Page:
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KPMG - motivation and meaning KPMG, the audit, tax, and advisory firm, has enjoyed high employee morale for the last several years— about 80% of its 29,000 professionals say it is a great place to work. But the firm wanted to understand what was driving this sentiment. Analysis of its annual employee survey revealed one item as a particularly strong driver of employee engagement, retention, and pride: “I feel like my job has special meaning and is not just a job.” This finding prompted leadership to explore the value of purposedriven work (e.g., research shows workers who believe they’re having a social impact are twice as satisfied with their jobs as those who don’t hold such beliefs) and make it an integral part of how they talk to employees. They wanted to get people talking about purpose to create a central narrative to connect employees with the firm’s history of purposeful work. To do so, they began collecting employee stories, highlighting the impactful work already being done, and teaching leaders how to talk about purpose with their people. As outlined in a Harvard Business Review article, KPMG conducted hundreds of employee interviews asking questions like, “How does KPMG operate when we are at our best?” and “What is unique about our firm’s culture?” The firm’s leadership team then analyzed the qualitative data from these interviews through an extensive comment coding process. A few themes emerged, which resulted in a new purpose statement: “Inspire Confidence. Empower Change.” But KPMG’s leaders knew they needed to do more than simply announce the new purpose statement; they wanted employees to experience it for themselves. So in 2014, leadership unveiled the Higher Purpose initiative, an effort to strengthen people’s pride, engagement, and emotional connection to the firm by encouraging them to recognize and celebrate the meaning and positive impact of the work they do. The initiative started at the top, with corporate posters and a "We Shape History!" video, all of which addressed the question, “What do you do at KPMG?” But soon the firm also invited employees everywhere to share their own stories of purpose-driven work. The results exceeded all expectations: The firm set out to collect at least 10,000 stories and ended up with more than 40,000 from their 29,000 employees. These stories were then featured in the campaign across a variety of channels, including print, digital, and live communications. Having leaders talk about purposeful work had a significant impact on their employees’ sense of company pride and work satisfaction. KPMG’s research revealed that employees whose leaders talked about purpose scored significantly higher on retention, brand, and purpose-related items than those whose leaders did not. Among employees who reported that their leaders discussed purpose, 94% said KPMG is a great place to work and also said they were proud to work for KPMG. By comparison, among those whose leaders didn’t discuss purpose, only 66% agreed KPMG is a great place to work and just 68% were proud to work there. Those whose leaders did not talk about purpose were also three times more likely to report they were thinking about looking for another job. Not surprisingly, turnover in these two groups was dramatically different: there was a 5.6% attrition rate for those individuals whose leaders talked about purpose, versus 9.1% among those who leaders did not. What’s more, employees whose leaders communicated about purpose were significantly more motivated to strive for continuous improvement and high performance than colleagues whose leaders failed to discuss this important topic. And these differences hold steady across generations. KPMG: Motivating Employees Through a Deeper Sense of Purpose. Retrieved February 2, 2020 from MGMT 3720 VOCABULARY WORDS CHAPTER 1 Anthropology - the study of societies to learn about human beings and their activities Conceptual Skills - the mental ability to analyze and diagnose complex situations Controlling - monitoring activities to ensure they are being accomplished as planned and correcting any significant deviations Human Skills - the ability to work with, understand, and motivate other people Inputs - variables that lead to outputs, such as resources like labor, money, materials, and energy. Leading - a function that includes motivating employees, directing others, selecting the most effective communication channels, and resolving conflicts Manager - an individual who achieves goals through other people, using organizational power. Organization - a consciously coordinated social unit, composed of two or more people, that functions on a relatively continuous basis to achieve a common goal or set of goals Organizational Behavior - a field of study that investigates the impact that individual, groups, and structures on behavior within organizations for the purpose of such knowledge toward the organization's effectiveness. Organizational Citizenship Behavior - discretionary behavior that contributes to the psychological and social environment of the workplace Organizing - determining what tasks are to be done, who is to do them, how the tasks are to be grouped, who reports to whom, and where decisions are to be made Outcomes - key factors that are affected by some other variables, the product of a process. Planning - a process that includes defining goals, establishing strategy, and developing plans to coordinate activities Processes - actions that individuals, groups, and organizations engage in as a result of inputs and that lead to certain outcomes Psychology - The science that seeks to measure, explain, and sometimes change the behavior of humans and other animals. Social Psychology - an area of psychology that blends concepts from psychology and sociology and that focuses on the influence of people on one another Sociology - the study of people in relation to their social environment or culture Technical Skills - the ability to apply specialized knowledge or expertise CRP and CoP boundary - a reified line that marks the end of an organization; determines what is inside and outside of an organization. Complex Responsive Processes - A theory of human thought and communication, which emphasizes human existence as mutating patterns of social engagement that are simultaneously dynamic and persistent. explicit knowledge - the more objective, rational, and technical types of knowledge; knowledge that can be easily recorded and disseminated en masse. Negotiation of Meaning - A constantly ongoing social process involving participation and reification, through which people come to understand, classify, and value the world around them. organizational identity - The perception of the organization as created by the habitual actions of the people within the organization. It communicates to members and others what they organization is and what they can expect it to do. participation - A process of taking part in some activity or enterprise with other people. practice - A meaning driven engagement with others in the context of everyday life. Practice is a process of habitually doing meaningful things with others. reification - Giving an abstract concept a name and then treating it as though it were a concrete, tangible object. To reify is to make something real which is not otherwise tangible. social animals - Beings that are always and only engaged in acts of relating to the world around them. tacit knowledge - Knowledge that cannot be codified because it is embodied. It concerns knowing how to do a certain task and can be acquired only through active participation in that task Whorf Hypothesis - the hypothesis that the words and structures of a language can affect how the speakers of that language conceptualize or think about the world CHAPTER 3 Affective Component - An intention to behave in a certain way toward someone or something. Attitudes - evaluative statements or judgments concerning objects, people, or events Behavioral Component - an intention to behave in a certain way toward someone or something Cognitive Component - the opinion or belief segment of an attitude Employee Engagement - an individual's involvement with, satisfaction with, and enthusiasm for the work he or she does Exit - dissatisfaction expressed through behavior directed toward leaving the organization Four Employee Responses to Dissatisfaction - exit, voice, loyalty, neglect Job Involvement - the degree to which a person identifies with a job, actively participates in it, and considers performance important to self-worth Job Satisfaction - a positive feeling about one's job resulting from an evaluation of its characteristics Loyalty - dissatisfaction expressed by passively waiting for conditions to improve Neglect - dissatisfaction expressed through allowing conditions to worsen Organizational Commitment - the degree to which an employee identifies with a particular organization and its goals and wishes to maintain membership in the organization Psychological Empowerment - employees' belief in the degree to which they affect their work environment, their competence, the meaningfulness of their job, and their perceived autonomy in their work Voice - dissatisfaction expressed through active and constructive attempts to improve conditions CHAPTER 4 Affect - a broad range of feelings that people experience Affective Events Theory (AET) - A model suggesting that workplace events cause emotional reactions on the part of employee, which then influence workplace attitudes and behaviors. Emotional Dissonance - Inconsistencies between the emotions people feel and the emotions they project. Emotional Intelligence (EI) - the ability to detect and to manage emotional cues and information Emotions - Intense, discrete, and short-lived feelings experiences that are often caused by a specific event. Moods - Feelings that tend to be longer-lived and less intense than emotions and that lack a contextual stimulus. Negative Affect - a mood dimension that consists of emotions such as nervousness, stress, and anxiety at the high end and relaxation, tranquility, and poise at the low end Positive Affect - a mood dimension that consists of specific positive emotions such as excitement, self-assurance, and cheerfulness at the high end and boredom, sluggishness, and tiredness at the low end CHAPTER 5 Collectivism - a national culture attribute that describes a tight social framework in which people expect others in groups of which they are a part to look after them and protect them Core-Self Evaluations - bottom-line conclusions individuals have about their capabilities, competence, and worth as a person Femininity - A national culture attribute that indicates little differentiation between male and female roles; a high rating indicates that women are treated as the equals of men in all aspects of the society. Heredity - factors determined at conception; one's biological, physiological, and inherent psychological makeup Individualism - a national culture attribute that describes the degree to which people prefer to act as individuals rather than as members of groups Long-Term Orientation - a national culture attribute that emphasizes the future, thrift, and persistence Masculinity - A national culture attribute that describes the extent to which the culture favors traditional masculine work roles of achievement, power, and control. Societal values are characterized by assertiveness and materialism. Myers-Briggs Type Indicator (MBTI) - a personality test that taps four characteristics and classifies people into 1 of 16 personality types Personality - The sum of ways in which an individual reacts to and interacts with others Personality Traits - enduring characteristics that describe an individual's behavior Personality-Job Fit Theory - a theory that identifies six personality types and proposes that the fit between personality type and occupational environment determines satisfaction and turnover Power Distance - The degree to which people in a country accept that power in institutions and organizations is distributed unequally. Self-Monitoring - A personality trait that measures an individual's ability to adjust his or her behavior to external, situational factors. Short-Term Orientation - a national culture attribute that emphasizes the present and accepts change Uncertainty Avoidance - A national culture attribute that describes the extent to which a society feels threatened by uncertain and ambiguous situations and tries to avoid them. Value System - a hierarchy based on a ranking of an individual's values in terms of their intensity CHAPTER 6 Attribution Theory - An attempt to explain the ways we judge people differently, depending on the meaning we attribute to a behavior, such as determining whether an individual's behavior is internally or externally caused. Bounded Rationality - a process of making decisions by constructing simplified models that extract the essential features from problems without capturing all their complexity Creativity - the ability to produce novel and valuable ideas Decisions - choices made from among two or more alternatives Halo Effect - the tendency to draw a general impression about an individual on the basis of a single characteristic Horns Effect - the tendency to form an overall negative impression of a person on the basis of one negative characteristic Idea Generation - the process of creative behavior that involves developing possible solutions to a problem from relevant information and knowledge Information Gathering - the stage of creative behavior when possible solutions to a problem incubate in an individual's mind Intuitive Decision Making - an unconscious process created out of distilled experience Perception - a process by which individuals organize and interpret their sensory impressions in order to give meaning to their environment Problem - a discrepancy between the current state of affairs and some desired state Problem Formulation - the stage of creative behavior that involves identifying a problem or opportunity requiring a solution that is as yet unknown Rational - characterized by making consistent, value-maximizing choices within specified constraints Rational Decision-Making Model - a decision-making model that describes how individuals should behave in order to maximize some outcome Selective Perception - the tendency to choose to interpret what one sees based on one's own interests, experience, background, or attitudes CHAPTER 2 Ability - an individual's capacity to perform the various tasks in a job Biographical Characteristics - personal characteristics - such as age, gender, race, and length of tenure - that are objective and easily obtained from personnel records. these characteristics are representative of surface-level diversity deep-level diversity - differences in values, personality, and work preferences that become progressively more important for determining similarity as people get to know one another better Discrimination - Noting of a difference between things; often we refer to unfair discrimination, which means making judgments about individuals based on stereotypes regarding their demographic group. Diversity Management - the process and programs by which managers make everyone more aware of and sensitive to the needs and differences of others General Mental Ability (GMA) - an overall factor of intelligence, as suggested by the positive correlations among specific intellectual ability dimensions Intellectual Abilities - the capacity to do mental activities- thinking, reasoning, and problem solving physical ability - the capacity to do tasks that demand stamina, dexterity, strength, and similar characteristics positive diversity climate - In an organization, an environment of inclusiveness and acceptance of diversity Stereotype Threat - the degree to which we internally agree with the generally negative stereotyped perceptions of our groups Stereotyping - Judging someone based on one's perception of the group to which that person belongs surface-level diversity - differences in easily perceived characteristics, such as gender, race, ethnicity, age, or disability, that do not necessarily reflect the ways people think or feel but that may activate certain stereotypes CHAPTER 7 Cognitive Evaluation Theory - A version of self-determination theory in which allocating extrinsic rewards for behavior that had been previously intrinsically rewarding tends to decrease the overall level of motivation if the rewards are seen as controlling. Distributive Justice - perceived fairness of the amount and allocation of rewards among individuals Equity Theory - A theory stating that individuals compare their job inputs and outcomes with those of others and then respond to eliminate any inequities. Hierarchy of Needs - Abraham Maslow's hierarchy of five needs - physiological, safety, social, esteem, and self-actualization - in which, as each need is substantially satisfied, the next need becomes dominant Job Engagement - the investment of an employee's physical, cognitive, and emotional energies into job performance Motivation - the processes that account for an individual's intensity, direction, and persistence of effort toward attaining a goal Self-Concordance - the degree to which peoples' reasons for pursuing goals are consistent with their interests and core values Self-Determination Theory - A theory of motivation that is concerned with the beneficial effects of intrinsic motivation and the harmful effects of extrinsic motivation. Self-Efficacy Theory - An individual's belief that he or she is capable of performing a task. CHAPTER 8 Autonomy - the degree to which a job provides substantial freedom, independence, and discretion to the individual in scheduling work and determining the procedures to be used in carrying it out Employee Recognition Program - a plan to encourage specific employee behaviors by formally appreciating specific employee contributions Feedback - the degree to which carrying out the work activities required by a job results in the individual obtaining direct and clear information about the effectiveness of his or her performance Flexible Benefits - a benefits plan that allows each employee to put together a benefits package individually tailored to his or her own needs and situation Flextime - flexible work hours Job Characteristics Model (JCM) - A model proposing that any job can be described in terms of five core job dimensions: skill variety, task identity, task significance, autonomy, and feedback. Job Enrichment - Adding high-level responsibilities to a job to increase intrinsic motivation. Job Rotation - the periodic shifting of an employee from one task to another Participative Management - a process in which subordinates share a significant degree of decision-making power with their immediate superiors Representative Participation - a system in which workers participate in organizational decision making through a small group of representative employees Skill Variety - The degree to which a job requires a variety of different activities. Task Identity - the degree to which a job requires completion of a whole and identifiable piece of work Task Significance - The degree to which a job has substantial impact on the lives or work of other people CHAPTER 9 Cohesiveness - the degree to which group members are attracted to each other and are motivated to stay in the group Formal Group - a designated work group defined by an organization's structure Group - two or more individuals, interacting and interdependent, who have come together to achieve particular objectives Informal Group - A group that is neither formally structured nor organizationally determined; such a group appears in response to the need for social contact. Norms - Acceptable standards of behavior within a group that are shared by the group's members. Punctuated-Equilibrium Model - a set of phases that temporary groups go through that involves transitions between inertia and activity Role Perception - an individual's view of how he or she is supposed to act in a given situation Status - a socially defined position or rank given to groups or group members by others Status Characteristics Theory - A theory stating that differences in status characteristics create status hierarchies within groups CHAPTER 10 Cross-functional teams - employees from about the same hierarchical level, but from different work areas, who come together to accomplish a task Problem-solving Teams - groups of 5 to 12 employees from the same department who meet for a few hours each week to discuss ways of improving quality, efficiency, and the work environment reflexivity - a team characteristic of reflecting on and adjusting the master plan when necessary social loafing - the tendency for individuals to expend less effort when working collectively than when working individually team cohesion - a situation when team members are emotionally attached to one another and motivated toward the team because of their attachment. team efficacy - a team's collective belief that they can succeed at their tasks team identity - a team member's affinity for an sense of belongingness to his or her team. Work Group - a group that interacts primarily to share information and make decisions to help each member perform within his or her area of responsibility Work Team - a group whose individual efforts result in performance that is greater than the sum of the individual inputs CHAPTER 15 Cost-Minimization Strategy - a strategy that emphasizes tight cost controls, avoidance of unnecessary innovation or marketing expenses, and price cutting Innovation Strategy - a strategy that emphasizes the introduction of major new products and services Mechanistic Model - a structure characterized by extensive departmentalization, high formalization, a limited information network, and centralization Organic Model - a structure that is flat, uses cross-hierarchical and cross-functional teams, has low formalization, possesses a comprehensive information network, and relies on participative decision making Organizational Structure - the way in which job tasks are formally divided, grouped, and coordinated Simple Structure - an organizational structure characterized by a low degree of departmentalization, wide spans of control, authority centralized in a single person, and little formalization Virtual Structure - a small, core organization that outsources major business functions Work Specialization - The degree to which tasks in an organization are subdivided into separate jobs. CHAPTER 16 Adaptability - the degree to which employees are encouraged to be innovative and flexible as well as take risks Collaboration/Team Orientation - the degree to which work activities are organized around teams rather than individuals core values - The primary or dominant values accepted throughout the organization Detail Orientation - the degree to which employees are expected to exhibit precision, analysis, and attention to detail dominant culture - a culture that expresses the core values that are shared by a majority of the organization's members ethical culture - the shared concept of right and wrong behavior in the workplace that reflects the true values of the organization and shapes the ethical decision making of the members Integrity - the degree to which people exhibit integrity and high ethical standards in their work. material symbols - what conveys to employees who is important, the degree of egalitarianism top management desires, and the kinds of behavior that are appropriate organizational climate - the shared perceptions organizational members have about their organization and work environment Organizational Culture - a system of shared meaning held by members that distinguishes the organization from other organizations People/Customer Orientation - the degree to which management decisions consider the effect of outcomes on people within and outside the organization positive organizational culture - a culture that emphasizes building on employee strengths, rewards more than punishes, and emphasizes individual vitality and growth Results/Outcome Orientation - the degree to which management focuses on results or outcomes rather than on the techniques and processes used to achieve them rituals - repetitive sequences of activities that express and reinforce the key values of the organization, which goals are most important, which people are important, and which are expendable Six primary characteristics of culture - adaptability, detail orientation, results/outcome orientation, people customer orientation, collaboration/team orientation, integrity strong culture - a culture in which the core values are intensely held and widely shared subcultures - minicultures within an organization, typically defined by department designations and geographical separation 1. Using concepts from course materials, explain why KPMG employees believing in the purpose of their work increases (1) job satisfaction (pg 118), (2) performance (pg 124), and (3) retention. ● ● ● ● ● ● Employees who feel empowered by their leaders experience higher job satisfaction, one study of a large Hong Kong telecommunications corporation found. Research in Israel suggested that a manager’s attentiveness, responsiveness, and support increase the employee’s job satisfaction. (121) Giving people performance feedback—whether real or fake—influences their mood, which then influences their motivation.A cycle can be created in which positive moods cause people to be more creative, leading to positive feedback from those observing their work. The feedback further reinforces the positive mood, which makes people perform even better, and so on. Overall, the findings suggest a manager may enhance employee motivation—and performance—by encouraging good moods.(160) , intrinsic factors such as advancement, recognition, responsibility, and achievement seem related to job satisfaction. Respondents who felt good about their work tended to attribute these factors to their situations, while dissatisfied respondents tended to cite extrinsic factors, such as supervision, pay, company policies, and work conditions.(249) A more recent outgrowth of self-determination theory is self-concordance, which considers how strongly people’s reasons for pursuing goals are consistent with their interests and core values. (253) Across cultures, if individuals pursue goals because of intrinsic interest, they are more likely to attain goals, are happier when they do, and are happy even if they do not.20 Why? Because the process of striving toward goals is fun whether or not the goal is achieved. Recent research reveals that when people do not enjoy their work for intrinsic reasons, those who work because they feel obligated to do so can still perform acceptably, though they experience higher levels of strain as a result. (253) Self-efficacy can create a positive spiral in which those with high efficacy become more engaged in their tasks and then, in turn, increase performance, which increases efficacy further.51 One recent study introduced a further explanation, in that self-efficacy was associated with a higher level of focused attention, which led to increased task performance. (258)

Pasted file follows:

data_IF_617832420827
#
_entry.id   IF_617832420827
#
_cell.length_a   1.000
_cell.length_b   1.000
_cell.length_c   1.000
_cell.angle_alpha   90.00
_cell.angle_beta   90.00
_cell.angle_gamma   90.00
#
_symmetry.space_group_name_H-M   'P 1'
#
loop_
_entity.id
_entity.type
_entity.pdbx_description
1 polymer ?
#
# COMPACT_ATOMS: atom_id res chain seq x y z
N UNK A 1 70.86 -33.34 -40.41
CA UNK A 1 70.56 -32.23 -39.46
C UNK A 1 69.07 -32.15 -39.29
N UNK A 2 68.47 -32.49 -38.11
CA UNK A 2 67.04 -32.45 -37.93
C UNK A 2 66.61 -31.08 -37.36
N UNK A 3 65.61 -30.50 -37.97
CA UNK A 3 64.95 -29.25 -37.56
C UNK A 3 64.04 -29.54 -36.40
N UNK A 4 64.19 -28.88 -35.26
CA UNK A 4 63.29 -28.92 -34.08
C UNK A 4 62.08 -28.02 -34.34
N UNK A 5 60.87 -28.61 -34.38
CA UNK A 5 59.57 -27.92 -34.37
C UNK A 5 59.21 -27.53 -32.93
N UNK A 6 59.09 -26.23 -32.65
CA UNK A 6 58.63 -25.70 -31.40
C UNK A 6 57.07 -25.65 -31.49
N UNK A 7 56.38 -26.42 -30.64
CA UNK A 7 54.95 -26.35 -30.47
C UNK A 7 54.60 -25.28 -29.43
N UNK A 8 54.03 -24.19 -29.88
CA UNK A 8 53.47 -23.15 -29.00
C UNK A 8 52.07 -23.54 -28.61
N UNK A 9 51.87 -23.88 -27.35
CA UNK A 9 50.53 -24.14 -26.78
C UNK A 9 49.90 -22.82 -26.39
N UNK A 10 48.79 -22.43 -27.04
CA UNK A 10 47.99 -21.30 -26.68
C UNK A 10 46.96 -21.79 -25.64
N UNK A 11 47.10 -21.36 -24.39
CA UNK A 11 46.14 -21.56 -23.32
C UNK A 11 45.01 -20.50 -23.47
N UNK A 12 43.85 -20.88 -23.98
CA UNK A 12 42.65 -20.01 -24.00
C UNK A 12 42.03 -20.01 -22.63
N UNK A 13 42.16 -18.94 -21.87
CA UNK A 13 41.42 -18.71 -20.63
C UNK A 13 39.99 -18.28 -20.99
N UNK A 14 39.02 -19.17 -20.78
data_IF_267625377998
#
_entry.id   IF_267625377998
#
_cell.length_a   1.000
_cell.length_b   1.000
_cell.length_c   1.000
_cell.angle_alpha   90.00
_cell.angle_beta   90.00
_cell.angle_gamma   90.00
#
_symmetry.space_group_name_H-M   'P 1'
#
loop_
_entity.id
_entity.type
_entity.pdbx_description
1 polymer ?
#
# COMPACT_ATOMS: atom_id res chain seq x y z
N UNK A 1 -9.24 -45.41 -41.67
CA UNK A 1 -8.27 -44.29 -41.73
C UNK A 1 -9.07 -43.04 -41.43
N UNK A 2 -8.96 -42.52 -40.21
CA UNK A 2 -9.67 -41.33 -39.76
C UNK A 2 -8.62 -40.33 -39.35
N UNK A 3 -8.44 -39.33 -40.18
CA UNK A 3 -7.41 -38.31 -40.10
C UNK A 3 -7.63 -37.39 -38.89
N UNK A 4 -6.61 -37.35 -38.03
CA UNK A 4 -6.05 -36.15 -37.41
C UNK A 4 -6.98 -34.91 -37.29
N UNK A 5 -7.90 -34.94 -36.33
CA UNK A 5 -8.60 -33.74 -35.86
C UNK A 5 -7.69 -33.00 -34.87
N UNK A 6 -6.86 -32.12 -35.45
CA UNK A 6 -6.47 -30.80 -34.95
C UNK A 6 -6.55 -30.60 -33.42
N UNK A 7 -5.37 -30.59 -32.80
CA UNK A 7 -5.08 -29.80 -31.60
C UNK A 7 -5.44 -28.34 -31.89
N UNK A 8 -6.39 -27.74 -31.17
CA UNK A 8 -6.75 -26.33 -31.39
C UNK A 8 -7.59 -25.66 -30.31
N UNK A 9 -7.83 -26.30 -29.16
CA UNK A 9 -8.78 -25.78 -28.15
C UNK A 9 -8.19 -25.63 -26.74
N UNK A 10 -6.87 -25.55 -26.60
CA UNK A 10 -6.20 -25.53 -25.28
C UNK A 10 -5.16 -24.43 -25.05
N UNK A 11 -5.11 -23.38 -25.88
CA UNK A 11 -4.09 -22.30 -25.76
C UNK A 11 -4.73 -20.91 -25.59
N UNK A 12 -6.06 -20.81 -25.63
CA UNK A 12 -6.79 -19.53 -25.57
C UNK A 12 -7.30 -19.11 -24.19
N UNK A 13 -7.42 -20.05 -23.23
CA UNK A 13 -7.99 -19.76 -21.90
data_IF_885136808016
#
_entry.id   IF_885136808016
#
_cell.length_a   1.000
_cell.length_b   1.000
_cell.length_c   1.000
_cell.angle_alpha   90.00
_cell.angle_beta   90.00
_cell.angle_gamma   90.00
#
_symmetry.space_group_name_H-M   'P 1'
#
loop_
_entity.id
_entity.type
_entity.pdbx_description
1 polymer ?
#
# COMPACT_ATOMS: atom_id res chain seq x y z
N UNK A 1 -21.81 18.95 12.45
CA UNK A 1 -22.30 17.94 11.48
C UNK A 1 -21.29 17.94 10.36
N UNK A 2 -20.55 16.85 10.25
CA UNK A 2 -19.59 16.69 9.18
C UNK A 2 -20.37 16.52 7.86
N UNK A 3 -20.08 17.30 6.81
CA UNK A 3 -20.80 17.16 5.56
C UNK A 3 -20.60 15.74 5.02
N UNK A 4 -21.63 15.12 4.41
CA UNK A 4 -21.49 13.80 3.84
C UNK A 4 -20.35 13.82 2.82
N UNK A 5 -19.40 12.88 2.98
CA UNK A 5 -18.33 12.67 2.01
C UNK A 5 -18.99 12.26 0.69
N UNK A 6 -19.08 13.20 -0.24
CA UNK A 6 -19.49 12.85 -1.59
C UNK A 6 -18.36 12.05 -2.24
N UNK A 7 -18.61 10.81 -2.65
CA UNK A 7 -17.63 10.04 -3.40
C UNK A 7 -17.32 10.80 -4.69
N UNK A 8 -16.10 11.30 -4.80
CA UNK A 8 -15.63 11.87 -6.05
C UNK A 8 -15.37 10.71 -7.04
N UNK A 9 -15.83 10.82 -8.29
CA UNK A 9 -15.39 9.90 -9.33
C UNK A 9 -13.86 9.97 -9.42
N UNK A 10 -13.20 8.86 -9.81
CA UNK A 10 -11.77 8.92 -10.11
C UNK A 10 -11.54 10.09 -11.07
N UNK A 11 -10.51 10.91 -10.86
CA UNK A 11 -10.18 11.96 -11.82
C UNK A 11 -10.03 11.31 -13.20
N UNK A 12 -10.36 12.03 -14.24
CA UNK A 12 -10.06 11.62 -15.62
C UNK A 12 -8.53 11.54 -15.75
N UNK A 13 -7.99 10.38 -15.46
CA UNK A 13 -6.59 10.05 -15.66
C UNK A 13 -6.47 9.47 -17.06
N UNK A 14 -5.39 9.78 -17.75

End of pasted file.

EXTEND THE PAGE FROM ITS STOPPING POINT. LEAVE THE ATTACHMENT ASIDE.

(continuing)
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Explanation & Answer

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KPMG - Motivation And Meaning
Institution Affiliation

1. A purpose-driven mission like the one applied by KPMG is essential in creating a
competitive edge in organizations that makes social purpose an end-goal. Job satisfaction
among the employees, in this case, is high because KPMG has incorporated corporate
social responsibility in their engagement with the employees, which in turn has
connected their personal values to the work they are doing. This has been achieved by
the company's desire to get employees to talk about their purpose, which the aim of
creating a central narrative in connecting the employees with the company's history for
purposeful work. Therefore, by developing a connection between the worker and the
firm's values, KPMG was able to come up with a collective, socialized dynamic
environment that makes employees part of something bigger than themselves through
emotional attachment, affective commitment, and shared meaning (Robbins, 2019).
Purpose-driven mission increases employees' performance in KPMG as per humanistic
psychologists and motivation theorists in the sense that people have an inherent need for
meaningful work (Robbins, 2019). When employees see more humanistic organizational
values and find opportunities for meaning in the process, they become happier, healthier,
and engage more collaboratively. Consequently, it is evident that KPMG...